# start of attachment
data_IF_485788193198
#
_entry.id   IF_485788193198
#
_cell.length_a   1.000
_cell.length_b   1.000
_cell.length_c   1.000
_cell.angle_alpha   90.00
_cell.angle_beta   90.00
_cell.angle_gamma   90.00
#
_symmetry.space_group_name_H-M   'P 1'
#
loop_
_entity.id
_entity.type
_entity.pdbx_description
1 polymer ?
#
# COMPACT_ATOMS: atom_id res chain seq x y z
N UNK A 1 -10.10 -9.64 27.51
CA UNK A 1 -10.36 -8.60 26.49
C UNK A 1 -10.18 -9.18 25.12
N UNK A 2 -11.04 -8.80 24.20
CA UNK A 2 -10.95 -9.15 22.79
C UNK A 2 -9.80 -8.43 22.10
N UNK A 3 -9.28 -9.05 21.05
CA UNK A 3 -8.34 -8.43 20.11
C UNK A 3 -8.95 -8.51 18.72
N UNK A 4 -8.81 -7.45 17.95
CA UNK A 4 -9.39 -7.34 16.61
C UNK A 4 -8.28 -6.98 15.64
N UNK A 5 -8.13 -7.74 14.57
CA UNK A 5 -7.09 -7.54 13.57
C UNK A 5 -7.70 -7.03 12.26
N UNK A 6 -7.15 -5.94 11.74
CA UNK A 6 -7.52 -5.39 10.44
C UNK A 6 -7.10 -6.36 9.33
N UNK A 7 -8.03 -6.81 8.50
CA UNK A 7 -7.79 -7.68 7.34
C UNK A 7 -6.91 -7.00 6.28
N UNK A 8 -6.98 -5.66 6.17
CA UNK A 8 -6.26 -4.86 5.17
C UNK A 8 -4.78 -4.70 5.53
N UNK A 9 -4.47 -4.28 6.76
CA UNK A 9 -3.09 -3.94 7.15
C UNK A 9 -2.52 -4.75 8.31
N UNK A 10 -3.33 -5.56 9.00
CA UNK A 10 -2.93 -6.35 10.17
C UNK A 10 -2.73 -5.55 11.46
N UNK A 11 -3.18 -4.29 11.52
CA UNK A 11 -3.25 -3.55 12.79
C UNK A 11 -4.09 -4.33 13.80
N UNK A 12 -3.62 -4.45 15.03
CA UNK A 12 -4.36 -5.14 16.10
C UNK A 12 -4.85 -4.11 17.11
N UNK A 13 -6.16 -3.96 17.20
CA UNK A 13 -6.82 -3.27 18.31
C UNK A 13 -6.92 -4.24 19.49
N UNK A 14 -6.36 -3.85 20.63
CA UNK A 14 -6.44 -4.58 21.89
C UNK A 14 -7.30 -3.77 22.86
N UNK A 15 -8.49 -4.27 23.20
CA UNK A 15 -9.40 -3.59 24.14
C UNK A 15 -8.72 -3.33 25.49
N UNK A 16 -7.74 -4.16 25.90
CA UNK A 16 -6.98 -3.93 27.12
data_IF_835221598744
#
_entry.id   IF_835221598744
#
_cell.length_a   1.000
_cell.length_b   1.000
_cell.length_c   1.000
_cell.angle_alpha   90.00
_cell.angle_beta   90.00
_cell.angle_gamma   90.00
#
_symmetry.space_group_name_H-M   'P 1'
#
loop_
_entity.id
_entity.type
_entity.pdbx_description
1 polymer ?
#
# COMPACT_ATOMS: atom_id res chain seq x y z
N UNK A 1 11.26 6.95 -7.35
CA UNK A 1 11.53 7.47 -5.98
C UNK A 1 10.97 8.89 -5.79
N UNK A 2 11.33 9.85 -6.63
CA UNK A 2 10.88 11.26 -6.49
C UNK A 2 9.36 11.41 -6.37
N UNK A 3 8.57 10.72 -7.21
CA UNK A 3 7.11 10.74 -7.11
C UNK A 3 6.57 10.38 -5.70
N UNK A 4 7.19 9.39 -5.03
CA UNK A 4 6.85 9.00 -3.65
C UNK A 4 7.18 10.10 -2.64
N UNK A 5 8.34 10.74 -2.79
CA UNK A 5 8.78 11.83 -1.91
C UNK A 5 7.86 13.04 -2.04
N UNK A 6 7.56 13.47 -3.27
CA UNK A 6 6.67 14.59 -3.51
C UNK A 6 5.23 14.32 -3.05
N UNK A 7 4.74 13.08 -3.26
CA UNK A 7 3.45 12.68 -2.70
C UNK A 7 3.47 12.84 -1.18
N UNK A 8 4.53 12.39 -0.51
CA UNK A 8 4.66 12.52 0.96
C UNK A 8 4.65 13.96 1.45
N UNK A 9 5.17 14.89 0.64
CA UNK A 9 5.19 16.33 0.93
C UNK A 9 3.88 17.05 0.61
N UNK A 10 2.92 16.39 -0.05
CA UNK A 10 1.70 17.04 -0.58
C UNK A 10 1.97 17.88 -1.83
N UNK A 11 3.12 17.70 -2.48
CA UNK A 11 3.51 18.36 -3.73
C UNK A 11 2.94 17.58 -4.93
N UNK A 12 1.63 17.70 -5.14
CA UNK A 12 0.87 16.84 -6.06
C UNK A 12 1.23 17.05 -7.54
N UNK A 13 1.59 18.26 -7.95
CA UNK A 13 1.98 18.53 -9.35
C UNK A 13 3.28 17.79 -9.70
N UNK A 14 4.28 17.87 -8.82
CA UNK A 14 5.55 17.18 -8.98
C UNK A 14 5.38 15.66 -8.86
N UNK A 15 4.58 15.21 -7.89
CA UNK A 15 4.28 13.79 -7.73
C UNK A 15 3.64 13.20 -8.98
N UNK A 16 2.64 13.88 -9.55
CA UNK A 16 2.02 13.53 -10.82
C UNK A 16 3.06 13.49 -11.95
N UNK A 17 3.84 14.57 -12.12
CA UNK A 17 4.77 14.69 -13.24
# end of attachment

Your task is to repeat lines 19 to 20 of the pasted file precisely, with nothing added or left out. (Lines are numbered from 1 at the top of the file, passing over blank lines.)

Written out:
#
# COMPACT_ATOMS: atom_id res chain seq x y z